An oscilloscope and logic analyzer for the Raspberry Pi

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The modestly priced BitScope Micro cannot take the place of a professional oscilloscope or a laboratory logic analyzer, but it offers many capabilities to the enthusiast who combines it with a Raspberry  Pi or an Arduino.

The BitScope Micro [1] measures, analyzes, and creates electrical signals. Once it is combined with suitable software on a computer, it can also function as an oscilloscope, logic analyzer, and signal generator. Because this type of software is available for a Raspberry Pi, the manufacturer of the BitScope Micro explicitly states in its advertisements that the unit can be used with the small-board computer. The diminutive size (~5 inches long and less than 1 inch wide/125x21mm) and moderate price ($145/£89/EUR109) help to support these claims. Given that the Pi is not exactly known for high performance, I was curious to find out whether the little computer could support the demands of the BitScope Micro.


The price [2] for the BitScope Micro is significantly lower than competitor units that have been on the market for some time now. The Micro features six digital and two analog inputs that have a sampling rate of 20 megasamples per second (MSps) for analog acquisition and 40MSps for digital signals. The storage capability is just large enough to capture 12Ks (kilosamples) on a single channel. The numbers become correspondingly smaller when using multiple channels. The inputs handle up to 12V, and a signal generator is built into the unit.

The BitScope comprises a single board about the size of a small candy bar (Figure 1) with a USB port at one end and a pin strip for connecting sensing elements at the other end (Figure 2). Ten small alligator clamps are included for use in connecting the sensing elements (Figure 3). If you are looking to use professional sensing contacts, you need an adapter for the pins and pin board, which you can purchase directly from BitScope [3] or build yourself.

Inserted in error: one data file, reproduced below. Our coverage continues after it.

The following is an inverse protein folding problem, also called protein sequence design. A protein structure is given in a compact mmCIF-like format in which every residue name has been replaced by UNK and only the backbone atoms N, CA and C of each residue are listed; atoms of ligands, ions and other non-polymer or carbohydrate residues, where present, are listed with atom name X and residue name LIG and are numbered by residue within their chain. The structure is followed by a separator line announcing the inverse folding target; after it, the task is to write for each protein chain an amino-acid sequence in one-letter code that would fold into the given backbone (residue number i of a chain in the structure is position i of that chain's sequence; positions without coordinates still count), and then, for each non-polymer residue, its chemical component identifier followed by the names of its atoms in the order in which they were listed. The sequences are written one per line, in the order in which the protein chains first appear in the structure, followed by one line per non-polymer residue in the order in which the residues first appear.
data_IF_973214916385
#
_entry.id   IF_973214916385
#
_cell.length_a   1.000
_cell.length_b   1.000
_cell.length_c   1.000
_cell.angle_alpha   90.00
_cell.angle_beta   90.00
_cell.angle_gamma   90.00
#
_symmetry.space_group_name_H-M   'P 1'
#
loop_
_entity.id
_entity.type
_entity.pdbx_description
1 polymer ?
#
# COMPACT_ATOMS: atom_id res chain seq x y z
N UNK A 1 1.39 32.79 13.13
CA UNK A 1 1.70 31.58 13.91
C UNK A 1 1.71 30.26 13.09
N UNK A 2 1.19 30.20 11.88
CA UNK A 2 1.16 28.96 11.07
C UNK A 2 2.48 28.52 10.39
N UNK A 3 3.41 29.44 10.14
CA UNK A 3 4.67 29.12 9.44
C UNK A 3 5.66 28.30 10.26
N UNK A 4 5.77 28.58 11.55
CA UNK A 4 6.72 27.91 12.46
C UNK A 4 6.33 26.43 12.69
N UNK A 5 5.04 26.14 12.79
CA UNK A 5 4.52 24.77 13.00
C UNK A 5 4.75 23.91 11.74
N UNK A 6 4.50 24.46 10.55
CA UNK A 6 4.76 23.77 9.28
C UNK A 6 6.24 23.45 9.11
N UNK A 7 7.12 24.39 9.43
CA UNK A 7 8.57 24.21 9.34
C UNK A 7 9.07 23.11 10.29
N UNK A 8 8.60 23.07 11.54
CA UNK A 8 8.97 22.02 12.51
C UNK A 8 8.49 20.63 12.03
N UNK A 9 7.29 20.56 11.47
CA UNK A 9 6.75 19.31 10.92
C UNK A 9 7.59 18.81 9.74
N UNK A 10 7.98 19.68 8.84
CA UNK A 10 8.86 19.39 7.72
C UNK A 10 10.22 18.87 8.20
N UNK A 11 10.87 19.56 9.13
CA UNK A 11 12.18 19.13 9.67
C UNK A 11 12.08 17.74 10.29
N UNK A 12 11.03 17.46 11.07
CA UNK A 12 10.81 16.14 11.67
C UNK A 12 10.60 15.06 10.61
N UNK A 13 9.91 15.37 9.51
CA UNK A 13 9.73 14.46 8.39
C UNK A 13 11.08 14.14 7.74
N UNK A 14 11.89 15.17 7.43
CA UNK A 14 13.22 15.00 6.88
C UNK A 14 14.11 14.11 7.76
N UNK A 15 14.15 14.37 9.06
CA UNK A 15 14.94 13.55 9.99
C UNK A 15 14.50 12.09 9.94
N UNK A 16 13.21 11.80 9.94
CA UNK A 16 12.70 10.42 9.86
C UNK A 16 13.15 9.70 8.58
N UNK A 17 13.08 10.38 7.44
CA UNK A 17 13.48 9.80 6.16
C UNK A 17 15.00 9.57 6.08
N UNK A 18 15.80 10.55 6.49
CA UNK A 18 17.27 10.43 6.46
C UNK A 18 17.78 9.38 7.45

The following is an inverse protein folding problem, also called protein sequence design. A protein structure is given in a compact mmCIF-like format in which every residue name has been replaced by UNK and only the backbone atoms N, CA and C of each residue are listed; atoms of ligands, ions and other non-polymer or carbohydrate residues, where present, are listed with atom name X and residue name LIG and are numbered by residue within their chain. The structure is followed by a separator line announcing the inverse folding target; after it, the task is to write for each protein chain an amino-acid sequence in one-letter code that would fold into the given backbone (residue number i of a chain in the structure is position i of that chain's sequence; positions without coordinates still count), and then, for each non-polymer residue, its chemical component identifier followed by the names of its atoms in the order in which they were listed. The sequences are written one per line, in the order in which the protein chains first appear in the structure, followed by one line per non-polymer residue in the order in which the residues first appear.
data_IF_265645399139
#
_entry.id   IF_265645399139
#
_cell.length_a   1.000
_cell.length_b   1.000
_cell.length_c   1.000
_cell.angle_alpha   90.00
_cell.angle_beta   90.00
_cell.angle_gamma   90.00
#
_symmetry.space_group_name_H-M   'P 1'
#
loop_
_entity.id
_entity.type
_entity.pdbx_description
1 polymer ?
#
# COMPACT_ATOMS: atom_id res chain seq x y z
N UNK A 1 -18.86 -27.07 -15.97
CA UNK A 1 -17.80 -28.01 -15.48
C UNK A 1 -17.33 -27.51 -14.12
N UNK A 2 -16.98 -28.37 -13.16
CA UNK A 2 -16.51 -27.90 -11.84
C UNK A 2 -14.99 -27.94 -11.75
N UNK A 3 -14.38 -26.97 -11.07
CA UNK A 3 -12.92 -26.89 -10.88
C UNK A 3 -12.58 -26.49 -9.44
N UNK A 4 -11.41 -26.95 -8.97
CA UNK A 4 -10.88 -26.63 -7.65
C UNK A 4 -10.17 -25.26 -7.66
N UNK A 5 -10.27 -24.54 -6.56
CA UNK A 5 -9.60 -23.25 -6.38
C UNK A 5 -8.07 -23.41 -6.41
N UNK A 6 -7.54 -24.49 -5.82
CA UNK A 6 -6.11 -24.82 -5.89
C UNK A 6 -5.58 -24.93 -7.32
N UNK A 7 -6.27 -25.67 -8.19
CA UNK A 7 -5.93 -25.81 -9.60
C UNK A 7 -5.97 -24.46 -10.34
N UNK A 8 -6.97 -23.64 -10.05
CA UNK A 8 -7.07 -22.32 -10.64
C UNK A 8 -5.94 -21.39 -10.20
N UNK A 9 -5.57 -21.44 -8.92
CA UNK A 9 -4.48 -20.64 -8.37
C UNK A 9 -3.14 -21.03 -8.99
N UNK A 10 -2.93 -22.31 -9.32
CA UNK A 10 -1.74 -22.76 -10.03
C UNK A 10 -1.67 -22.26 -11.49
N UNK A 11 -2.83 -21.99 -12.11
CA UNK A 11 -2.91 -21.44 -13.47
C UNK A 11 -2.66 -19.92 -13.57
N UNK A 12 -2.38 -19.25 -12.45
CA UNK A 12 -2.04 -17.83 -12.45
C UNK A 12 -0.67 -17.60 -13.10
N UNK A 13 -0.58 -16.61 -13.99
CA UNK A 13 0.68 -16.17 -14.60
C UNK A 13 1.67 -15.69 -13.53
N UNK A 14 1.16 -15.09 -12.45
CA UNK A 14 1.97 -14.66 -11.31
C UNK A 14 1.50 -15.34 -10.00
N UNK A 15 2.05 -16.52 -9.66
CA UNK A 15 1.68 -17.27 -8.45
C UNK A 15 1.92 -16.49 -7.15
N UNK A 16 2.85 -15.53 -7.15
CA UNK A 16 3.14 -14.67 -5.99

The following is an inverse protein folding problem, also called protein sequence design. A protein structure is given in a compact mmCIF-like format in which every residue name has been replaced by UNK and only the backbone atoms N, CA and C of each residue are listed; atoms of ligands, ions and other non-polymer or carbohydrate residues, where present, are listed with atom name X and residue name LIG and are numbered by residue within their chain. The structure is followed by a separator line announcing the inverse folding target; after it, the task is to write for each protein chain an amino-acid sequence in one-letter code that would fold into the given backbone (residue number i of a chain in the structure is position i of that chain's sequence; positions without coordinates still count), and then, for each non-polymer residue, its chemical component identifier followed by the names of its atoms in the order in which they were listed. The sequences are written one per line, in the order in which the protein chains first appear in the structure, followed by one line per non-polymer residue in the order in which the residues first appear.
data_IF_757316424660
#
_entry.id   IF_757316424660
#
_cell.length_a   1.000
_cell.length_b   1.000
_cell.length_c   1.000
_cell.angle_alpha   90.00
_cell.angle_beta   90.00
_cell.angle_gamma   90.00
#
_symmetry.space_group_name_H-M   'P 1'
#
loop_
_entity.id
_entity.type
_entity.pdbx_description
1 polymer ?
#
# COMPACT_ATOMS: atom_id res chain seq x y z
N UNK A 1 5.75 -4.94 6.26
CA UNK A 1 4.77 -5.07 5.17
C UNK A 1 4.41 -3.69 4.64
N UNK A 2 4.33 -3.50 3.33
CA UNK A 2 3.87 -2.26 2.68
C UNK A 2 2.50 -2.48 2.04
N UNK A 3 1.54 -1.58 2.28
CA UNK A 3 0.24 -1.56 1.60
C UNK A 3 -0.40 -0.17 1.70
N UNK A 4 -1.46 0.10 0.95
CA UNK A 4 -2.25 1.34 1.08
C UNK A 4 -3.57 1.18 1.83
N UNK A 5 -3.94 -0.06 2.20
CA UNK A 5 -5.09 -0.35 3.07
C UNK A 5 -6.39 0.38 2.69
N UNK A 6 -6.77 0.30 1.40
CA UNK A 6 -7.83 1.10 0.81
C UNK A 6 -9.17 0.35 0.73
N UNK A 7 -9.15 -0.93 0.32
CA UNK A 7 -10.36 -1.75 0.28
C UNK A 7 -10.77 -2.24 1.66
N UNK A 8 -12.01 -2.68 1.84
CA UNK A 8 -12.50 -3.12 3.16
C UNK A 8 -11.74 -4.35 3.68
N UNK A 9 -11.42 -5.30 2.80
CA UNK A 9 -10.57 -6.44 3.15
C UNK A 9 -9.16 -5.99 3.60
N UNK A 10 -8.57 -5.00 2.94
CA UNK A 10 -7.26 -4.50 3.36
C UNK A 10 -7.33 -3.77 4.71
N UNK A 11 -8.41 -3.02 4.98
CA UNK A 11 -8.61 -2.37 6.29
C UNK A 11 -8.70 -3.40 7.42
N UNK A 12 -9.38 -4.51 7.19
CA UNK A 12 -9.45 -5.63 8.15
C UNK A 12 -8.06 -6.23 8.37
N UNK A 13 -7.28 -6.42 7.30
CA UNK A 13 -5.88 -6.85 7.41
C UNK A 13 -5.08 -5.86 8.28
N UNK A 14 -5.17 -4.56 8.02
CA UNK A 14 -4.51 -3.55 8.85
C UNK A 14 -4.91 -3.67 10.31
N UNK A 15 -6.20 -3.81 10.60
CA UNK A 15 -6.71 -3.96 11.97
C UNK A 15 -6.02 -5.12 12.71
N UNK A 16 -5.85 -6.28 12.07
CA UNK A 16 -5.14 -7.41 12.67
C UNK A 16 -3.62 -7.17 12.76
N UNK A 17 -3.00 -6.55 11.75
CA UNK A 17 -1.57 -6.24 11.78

Figure 1: BitScope Micro top view.
Figure 2: BitScope Micro reverse view.
Figure 3: The sensing pins have no protective cover and the crocodile clamps included with the unit are quite small.

The board and the USB cables are encased in shrink tubing for protection. The manufacturer therefore markets the BitScope Micro as waterproof, although the sensing connectors remain completely unprotected. A protective cap also would help prevent the risk of bent pins.

Free Software

The BitScope Micro works as a digital storage oscilloscope, so you need to configure it with appropriate control software. The device will then start taking measurements and transmitting the data collected in one fell swoop onto the computer. Once on the computer, the data is processed with software that displays the results, typically in the form of a graph.

BitScope offers several GUI software programs free of charge [4] that let you perform various types of measurement and analysis. The software is available for download from the manufacturer's website; no registration is necessary, and you'll find 32- and 64-bit binaries for Windows, Linux, and Mac OS X. Linux and Mac have ARM-based distributions as well, which is why BitScope advertises that the Micro and the Raspberry Pi are compatible. During my tests, I used a fresh Raspbian installation as the basis for loading the software.

The software most users will choose is BitScope DSO (Figure 4) for the oscilloscope function and BitScope Logic for serial protocol and logic signal timing analysis. BitScope Generator creates signals, and BitScope Meter measures currents and frequencies. BitScope Chart is a recording tool whose sole function is to capture signals for subsequent analysis. Additionally, with the BitScope Library AP, you can write your own programs for BitScope, and a server module makes the measurements available via the network.

Figure 4: The BitScope DSO software package provides the functions of an oscilloscope. Here, it is displaying a PWM signal.

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